Accident ERCO 415-D Ercoupe N2332H, Thursday 14 January 2010
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Date:Thursday 14 January 2010
Type:Silhouette image of generic ERCO model; specific model in this crash may look slightly different    
ERCO 415-D Ercoupe
Registration: N2332H
MSN: 2957
Total airframe hrs:2800 hours
Engine model:Continental O-200
Fatalities:Fatalities: 0 / Occupants: 1
Other fatalities:0
Aircraft damage: Substantial
Location:In a field just south of Napa County Airport, CA -   United States of America
Phase: Initial climb
Departure airport:Napa, CA (KAPC)
Destination airport:Calaveras Count, CA (KCPU)
Investigating agency: NTSB
Confidence Rating: Accident investigation report completed and information captured
Almost immediately after takeoff, at 100 feet above ground level (agl), the engine of the single engine airplane began to lose power, surged two times, then lost all power. The pilot landed in an open field off the end of the runway. During the landing the nose wheel sank into the soft ground, collapsed, and the airplane nosed into the ground. The pilot reported that both wing fuel tanks were full and the engine run up was normal. During the post accident airplane examination fuel was identified in both wing tanks, the fuselage header tank, and the main fuel valve was observed rotated to the 2 o’clock position. The valve was a two position valve; "off" when positioned to 9 o’clock, and "on" when positioned to 12 o’clock. Investigators observed that the valve had no positive stops and could be rotated past the 9 o’clock or 12 o’clock positions. The valve was located on the far left bottom side of the instrument panel, about knee level, which was not the standard location for the valve. During the post accident examination of the engine, investigators were able to run the engine up to 2,500 rpm, and noted that if the operator in the left seat moved his left knee to the left, it would push on the fuel valve, rotating it to the 2 o’clock position. With the fuel valve at the 2 o’clock position, fuel flow to the carburetor was reduced to a "trickle," and the engine slowly lost power.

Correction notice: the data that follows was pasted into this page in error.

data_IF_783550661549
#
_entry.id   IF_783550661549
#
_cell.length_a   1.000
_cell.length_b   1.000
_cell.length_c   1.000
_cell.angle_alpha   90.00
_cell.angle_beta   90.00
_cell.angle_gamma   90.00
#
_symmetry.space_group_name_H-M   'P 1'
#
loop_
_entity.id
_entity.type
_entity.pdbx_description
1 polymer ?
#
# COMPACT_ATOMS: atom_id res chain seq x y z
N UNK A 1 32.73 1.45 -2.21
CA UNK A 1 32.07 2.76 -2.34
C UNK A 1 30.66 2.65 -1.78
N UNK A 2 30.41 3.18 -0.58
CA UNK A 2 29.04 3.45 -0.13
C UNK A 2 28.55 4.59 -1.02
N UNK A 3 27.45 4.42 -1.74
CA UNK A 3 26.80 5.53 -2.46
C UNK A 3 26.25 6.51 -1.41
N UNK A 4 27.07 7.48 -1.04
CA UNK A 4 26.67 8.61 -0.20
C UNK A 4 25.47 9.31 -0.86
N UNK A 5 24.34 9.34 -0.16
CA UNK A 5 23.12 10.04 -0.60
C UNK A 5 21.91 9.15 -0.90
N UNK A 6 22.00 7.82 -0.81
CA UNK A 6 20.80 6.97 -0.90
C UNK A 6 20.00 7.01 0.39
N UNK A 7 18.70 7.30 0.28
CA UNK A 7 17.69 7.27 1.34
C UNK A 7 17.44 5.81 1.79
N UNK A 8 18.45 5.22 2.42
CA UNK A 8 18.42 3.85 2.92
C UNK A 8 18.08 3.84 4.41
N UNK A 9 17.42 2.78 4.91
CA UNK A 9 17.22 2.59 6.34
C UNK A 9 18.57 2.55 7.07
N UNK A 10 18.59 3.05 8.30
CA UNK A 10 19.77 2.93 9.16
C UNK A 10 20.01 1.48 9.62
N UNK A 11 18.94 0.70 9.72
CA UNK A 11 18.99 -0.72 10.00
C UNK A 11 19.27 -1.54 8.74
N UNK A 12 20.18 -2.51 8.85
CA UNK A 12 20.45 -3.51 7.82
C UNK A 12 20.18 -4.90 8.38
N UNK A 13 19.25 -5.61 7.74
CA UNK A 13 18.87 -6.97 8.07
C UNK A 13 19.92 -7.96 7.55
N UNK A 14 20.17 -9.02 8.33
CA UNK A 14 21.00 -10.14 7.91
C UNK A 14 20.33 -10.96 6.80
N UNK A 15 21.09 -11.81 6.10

Probable Cause: A loss of engine power due to fuel starvation as a result of the unintentional movement of the fuel selector valve beyond its stops during takeoff initial climb resulting in restricted fuel flow.

Accident investigation:
Investigating agency: NTSB
Report number: WPR10LA111
Status: Investigation completed
Duration: 11 months
Download report: Final report





Photo: NTSB

Revision history:

16-Jan-2010 13:02 RobertMB Added
21-Dec-2016 19:25 ASN Update Bot Updated [Time, Damage, Category, Investigating agency]
26-Nov-2017 15:20 ASN Update Bot Updated [Operator, Other fatalities, Departure airport, Destination airport, Source, Narrative]
26-Nov-2017 16:16 harro Updated [Operator, Other fatalities, Photo, ]

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